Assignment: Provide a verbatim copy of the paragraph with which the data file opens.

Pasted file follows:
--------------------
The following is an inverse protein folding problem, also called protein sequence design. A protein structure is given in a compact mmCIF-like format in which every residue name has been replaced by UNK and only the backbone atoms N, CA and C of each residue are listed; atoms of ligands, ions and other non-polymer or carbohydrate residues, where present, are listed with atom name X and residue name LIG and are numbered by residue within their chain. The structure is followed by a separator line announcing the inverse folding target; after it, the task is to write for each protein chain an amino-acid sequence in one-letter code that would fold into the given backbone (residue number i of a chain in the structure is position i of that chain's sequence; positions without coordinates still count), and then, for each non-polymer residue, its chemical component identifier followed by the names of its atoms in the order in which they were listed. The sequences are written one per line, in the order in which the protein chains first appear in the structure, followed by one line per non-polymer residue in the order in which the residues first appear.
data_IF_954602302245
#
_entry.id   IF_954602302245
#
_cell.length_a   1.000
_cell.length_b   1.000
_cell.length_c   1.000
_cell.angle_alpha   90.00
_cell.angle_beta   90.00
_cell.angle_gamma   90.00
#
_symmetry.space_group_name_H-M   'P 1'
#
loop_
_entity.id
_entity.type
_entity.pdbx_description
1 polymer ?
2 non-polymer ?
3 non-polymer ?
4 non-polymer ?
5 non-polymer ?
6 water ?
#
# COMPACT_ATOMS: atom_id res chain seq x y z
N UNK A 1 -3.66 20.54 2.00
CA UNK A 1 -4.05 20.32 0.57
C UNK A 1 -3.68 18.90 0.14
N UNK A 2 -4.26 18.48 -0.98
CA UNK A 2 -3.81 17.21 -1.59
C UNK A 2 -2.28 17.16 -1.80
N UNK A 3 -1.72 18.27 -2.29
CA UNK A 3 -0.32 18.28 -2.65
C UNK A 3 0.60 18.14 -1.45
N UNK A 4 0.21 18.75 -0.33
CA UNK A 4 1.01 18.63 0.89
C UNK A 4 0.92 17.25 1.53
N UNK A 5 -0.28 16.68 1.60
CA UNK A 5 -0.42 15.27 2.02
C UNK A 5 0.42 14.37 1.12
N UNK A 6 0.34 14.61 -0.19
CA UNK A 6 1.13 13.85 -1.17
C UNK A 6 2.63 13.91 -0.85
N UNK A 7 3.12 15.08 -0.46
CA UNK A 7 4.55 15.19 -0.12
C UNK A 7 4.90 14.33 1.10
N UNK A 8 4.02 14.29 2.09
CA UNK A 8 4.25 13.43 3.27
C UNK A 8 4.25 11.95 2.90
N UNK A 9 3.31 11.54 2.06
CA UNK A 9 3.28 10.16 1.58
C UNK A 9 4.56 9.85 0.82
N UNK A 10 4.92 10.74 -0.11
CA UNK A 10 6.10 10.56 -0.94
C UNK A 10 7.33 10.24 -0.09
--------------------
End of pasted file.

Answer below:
The following is an inverse protein folding problem, also called protein sequence design. A protein structure is given in a compact mmCIF-like format in which every residue name has been replaced by UNK and only the backbone atoms N, CA and C of each residue are listed; atoms of ligands, ions and other non-polymer or carbohydrate residues, where present, are listed with atom name X and residue name LIG and are numbered by residue within their chain. The structure is followed by a separator line announcing the inverse folding target; after it, the task is to write for each protein chain an amino-acid sequence in one-letter code that would fold into the given backbone (residue number i of a chain in the structure is position i of that chain's sequence; positions without coordinates still count), and then, for each non-polymer residue, its chemical component identifier followed by the names of its atoms in the order in which they were listed. The sequences are written one per line, in the order in which the protein chains first appear in the structure, followed by one line per non-polymer residue in the order in which the residues first appear.